Rule of St Benedict.—In order to understand St Benedict’s character and spirit, and to discover the secret of the success of his institute, it is necessary, as St Gregory says, to turn to his Rule. St Gregory’s characterization of the Rule as “conspicuous for its discretion” touches the most essential quality. The relation of St Benedict’s Rule to earlier monastic rules, and of his institute to the prevailing monachism of his day, is explained in the article Monasticism. Here it is enough to say that nowadays it is commonly recognized by students that the manner of life instituted by St Benedict was not intended to be, and as a matter of fact was not, one of any great austerity, when judged by the standard of his own day (see E. C. Butler, Lausiac History of Palladius, part i. pp. 251-256). His monks were allowed proper clothes, sufficient food, ample sleep. The only bodily austerities were the abstinence from flesh meat and the unbroken fast till mid-day or even 3 P.M., but neither would appear so onerous in Italy even now, as to us in northern climes. Midnight office was no part of St Benedict’s Rule: the time for rising for the night office varied from 1.30 to 3.0, according to the season, and the monks had had unbroken sleep for 7½ or even 8 hours, except in the hot weather, when in compensation they were allowed the traditional Italian summer siesta after the mid-day meal. The canonical office was chanted throughout, but the directly religious duties of the day can hardly have taken more than 4 or 5 hours—perhaps 8 on Sundays. The remaining hours of the day were divided between work and reading, in the proportion (on the average of the whole year) of about 6 and 4 hours respectively. The “reading” in St Benedict’s time was probably confined to the Bible and the Fathers. The “work” contemplated by St Benedict was ordinarily field work, as was natural in view of the conditions of the time and best suited to the majority of the monks; but the principle laid down is that the monks should do whatever work is most useful. There were from the beginning young boys in the monastery, who were educated by the monks according to the ideas of the time. We have seen St Benedict evangelizing the pagan population round Monte Cassino; and a considerable time each day is assigned to the reading of the Fathers. Thus the germs of all the chief works carried on by his monks in later ages were to be found in his own monastery.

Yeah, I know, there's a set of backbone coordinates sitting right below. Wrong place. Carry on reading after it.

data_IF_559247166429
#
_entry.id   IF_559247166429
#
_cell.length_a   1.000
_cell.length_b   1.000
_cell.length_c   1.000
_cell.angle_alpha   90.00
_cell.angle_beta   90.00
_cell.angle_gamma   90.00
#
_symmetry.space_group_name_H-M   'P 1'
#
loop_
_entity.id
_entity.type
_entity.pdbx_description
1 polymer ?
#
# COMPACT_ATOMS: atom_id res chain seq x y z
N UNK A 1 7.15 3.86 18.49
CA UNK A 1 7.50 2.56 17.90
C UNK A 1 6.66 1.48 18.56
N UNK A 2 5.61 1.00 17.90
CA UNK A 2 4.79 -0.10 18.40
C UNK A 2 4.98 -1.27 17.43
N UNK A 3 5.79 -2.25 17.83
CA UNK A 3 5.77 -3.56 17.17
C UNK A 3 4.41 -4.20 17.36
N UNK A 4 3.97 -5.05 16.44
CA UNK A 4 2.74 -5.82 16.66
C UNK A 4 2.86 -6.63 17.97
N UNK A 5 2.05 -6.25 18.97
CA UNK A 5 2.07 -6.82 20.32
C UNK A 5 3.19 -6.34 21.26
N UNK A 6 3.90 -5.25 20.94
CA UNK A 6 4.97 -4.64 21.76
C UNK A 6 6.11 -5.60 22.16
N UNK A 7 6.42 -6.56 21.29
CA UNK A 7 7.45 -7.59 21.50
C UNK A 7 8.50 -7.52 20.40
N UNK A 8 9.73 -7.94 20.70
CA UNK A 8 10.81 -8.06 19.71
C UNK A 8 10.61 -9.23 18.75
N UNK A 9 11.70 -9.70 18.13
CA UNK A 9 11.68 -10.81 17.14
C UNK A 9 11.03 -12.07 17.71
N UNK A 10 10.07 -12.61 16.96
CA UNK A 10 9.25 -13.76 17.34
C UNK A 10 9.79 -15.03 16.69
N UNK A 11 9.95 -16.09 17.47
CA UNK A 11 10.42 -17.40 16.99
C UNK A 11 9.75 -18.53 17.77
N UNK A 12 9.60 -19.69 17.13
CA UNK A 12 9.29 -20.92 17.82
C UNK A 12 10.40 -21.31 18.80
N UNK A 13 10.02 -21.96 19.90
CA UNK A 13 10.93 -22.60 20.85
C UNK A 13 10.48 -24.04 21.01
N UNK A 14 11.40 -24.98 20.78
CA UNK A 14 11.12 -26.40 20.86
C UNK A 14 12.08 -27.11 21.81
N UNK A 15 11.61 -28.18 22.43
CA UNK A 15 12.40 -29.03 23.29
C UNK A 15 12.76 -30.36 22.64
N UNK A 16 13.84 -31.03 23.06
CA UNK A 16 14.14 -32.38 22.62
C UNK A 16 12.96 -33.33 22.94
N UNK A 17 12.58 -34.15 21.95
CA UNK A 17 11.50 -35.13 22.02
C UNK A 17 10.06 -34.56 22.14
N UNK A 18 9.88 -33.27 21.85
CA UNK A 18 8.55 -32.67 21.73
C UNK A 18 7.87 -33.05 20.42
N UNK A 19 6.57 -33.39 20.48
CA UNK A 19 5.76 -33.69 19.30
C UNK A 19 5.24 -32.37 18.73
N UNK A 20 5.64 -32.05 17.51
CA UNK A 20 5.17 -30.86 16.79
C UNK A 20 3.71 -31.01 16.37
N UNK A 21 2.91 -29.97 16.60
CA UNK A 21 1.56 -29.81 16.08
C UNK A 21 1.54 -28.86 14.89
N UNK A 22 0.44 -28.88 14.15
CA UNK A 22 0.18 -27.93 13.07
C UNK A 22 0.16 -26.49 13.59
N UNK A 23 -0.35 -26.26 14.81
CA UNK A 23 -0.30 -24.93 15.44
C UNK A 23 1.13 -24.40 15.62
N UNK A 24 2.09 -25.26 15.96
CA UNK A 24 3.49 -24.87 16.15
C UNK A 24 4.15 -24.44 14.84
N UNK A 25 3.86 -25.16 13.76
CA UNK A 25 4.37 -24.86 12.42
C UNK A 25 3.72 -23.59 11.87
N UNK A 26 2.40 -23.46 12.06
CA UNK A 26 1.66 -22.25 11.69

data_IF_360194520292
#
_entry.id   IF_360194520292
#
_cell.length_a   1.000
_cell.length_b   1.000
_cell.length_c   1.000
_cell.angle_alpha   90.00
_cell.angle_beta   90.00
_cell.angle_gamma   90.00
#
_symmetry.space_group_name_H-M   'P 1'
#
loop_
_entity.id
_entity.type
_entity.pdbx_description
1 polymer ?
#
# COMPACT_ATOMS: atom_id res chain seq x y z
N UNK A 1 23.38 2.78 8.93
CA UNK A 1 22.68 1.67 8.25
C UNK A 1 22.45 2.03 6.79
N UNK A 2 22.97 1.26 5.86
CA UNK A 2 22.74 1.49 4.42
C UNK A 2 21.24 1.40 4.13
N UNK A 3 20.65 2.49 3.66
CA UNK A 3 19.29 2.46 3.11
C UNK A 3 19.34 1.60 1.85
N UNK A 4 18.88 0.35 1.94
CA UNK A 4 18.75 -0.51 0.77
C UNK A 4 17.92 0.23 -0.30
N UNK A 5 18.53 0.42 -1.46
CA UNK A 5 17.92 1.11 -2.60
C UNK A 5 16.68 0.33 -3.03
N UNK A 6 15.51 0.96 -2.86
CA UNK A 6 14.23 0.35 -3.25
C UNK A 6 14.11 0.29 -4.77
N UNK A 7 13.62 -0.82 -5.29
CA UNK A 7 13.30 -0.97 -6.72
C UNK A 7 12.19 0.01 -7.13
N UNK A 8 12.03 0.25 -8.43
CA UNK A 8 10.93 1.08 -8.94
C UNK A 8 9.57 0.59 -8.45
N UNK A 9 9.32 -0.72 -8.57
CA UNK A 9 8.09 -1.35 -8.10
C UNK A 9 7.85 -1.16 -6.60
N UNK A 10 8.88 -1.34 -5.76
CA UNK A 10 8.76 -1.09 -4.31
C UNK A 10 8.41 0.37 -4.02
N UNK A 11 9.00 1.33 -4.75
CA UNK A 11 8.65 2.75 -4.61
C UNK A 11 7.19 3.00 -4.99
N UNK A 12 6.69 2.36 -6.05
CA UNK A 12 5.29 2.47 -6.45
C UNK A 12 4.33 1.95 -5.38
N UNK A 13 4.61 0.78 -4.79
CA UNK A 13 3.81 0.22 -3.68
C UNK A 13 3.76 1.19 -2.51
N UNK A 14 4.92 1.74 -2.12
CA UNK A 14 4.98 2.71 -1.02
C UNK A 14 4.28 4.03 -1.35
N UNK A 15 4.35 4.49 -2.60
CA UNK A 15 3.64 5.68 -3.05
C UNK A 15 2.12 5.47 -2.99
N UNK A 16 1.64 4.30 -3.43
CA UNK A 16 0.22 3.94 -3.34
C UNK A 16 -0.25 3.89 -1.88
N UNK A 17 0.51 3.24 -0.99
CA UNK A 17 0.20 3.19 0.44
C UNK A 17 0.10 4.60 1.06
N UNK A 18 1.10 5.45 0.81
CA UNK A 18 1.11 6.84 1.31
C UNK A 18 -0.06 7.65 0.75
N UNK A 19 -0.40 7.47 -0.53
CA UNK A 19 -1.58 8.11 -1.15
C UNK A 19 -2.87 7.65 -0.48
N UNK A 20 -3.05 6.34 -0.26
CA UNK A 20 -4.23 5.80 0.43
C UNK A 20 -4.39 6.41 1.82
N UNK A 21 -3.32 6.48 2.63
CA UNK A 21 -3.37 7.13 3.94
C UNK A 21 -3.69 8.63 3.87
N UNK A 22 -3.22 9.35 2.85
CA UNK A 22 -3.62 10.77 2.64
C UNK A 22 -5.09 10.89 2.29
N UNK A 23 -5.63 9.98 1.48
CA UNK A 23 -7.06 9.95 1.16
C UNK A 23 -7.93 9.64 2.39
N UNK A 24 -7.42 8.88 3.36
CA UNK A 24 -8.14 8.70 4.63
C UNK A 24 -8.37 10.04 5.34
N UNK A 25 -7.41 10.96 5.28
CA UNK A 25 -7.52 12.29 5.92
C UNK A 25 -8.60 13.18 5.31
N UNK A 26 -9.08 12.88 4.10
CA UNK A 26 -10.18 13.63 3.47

The Rule consists of a prologue and 73 chapters. Though it has resisted all attempts to reduce it to an ordered scheme, and probably was not written on any set plan, still it is possible roughly to indicate its contents: after the prologue and introductory chapter setting forth St Benedict’s intention, follow instructions to the abbot on the manner in which he should govern his monastery (2,3); next comes the ascetical portion of the Rule, on the chief monastic virtues (4-7); then the regulations for the celebration of the canonical office, which St Benedict calls “the Work of God” or “the divine work,” his monks’ first duty, “of which nothing is to take precedence” (8-20); faults and punishments (23-30); the cellarer and property of the monastery (31, 32); community of goods (33, 34); various officials and daily life (21, 22, 35-57); reception of monks (58-61); miscellaneous (62-73).
The most remarkable chapters, in which St Benedict’s wisdom stands out most conspicuously, are those on the abbot (2,3, 27,64). The abbot is to govern the monastery with full and unquestioned patriarchal authority; on important matters he must consult the whole community and hear what each one, even the youngest, thinks; on matters of less weight he should consult a few of the elder monks; but in either case the decision rests entirely with him, and all are to acquiesce. He must, however, bear in mind that he will have to render an account of all his decisions and to answer for the souls of all his monks before the judgment seat of God. Moreover, he has to govern in accordance with the Rule, and must endeavour, while enforcing discipline and implanting virtues, not to sadden or “overdrive” his monks, or give them cause for “just murmuring.” In these chapters pre-eminently appears that element of “discretion,” as St Gregory calls it, or humanism as it would now be termed, which without doubt has been a chief cause of the success of the Rule. There is as yet no satisfactory text of the Rule, either critical or manual; the best manual text is Schmidt’s editio minor (Regensburg, 1892). Of the many commentaries the most valuable are those of Paulus Diaconus (the earliest, c. 800), of Calmet and of Martène (Migne, Patrol. Lat. lxvi.).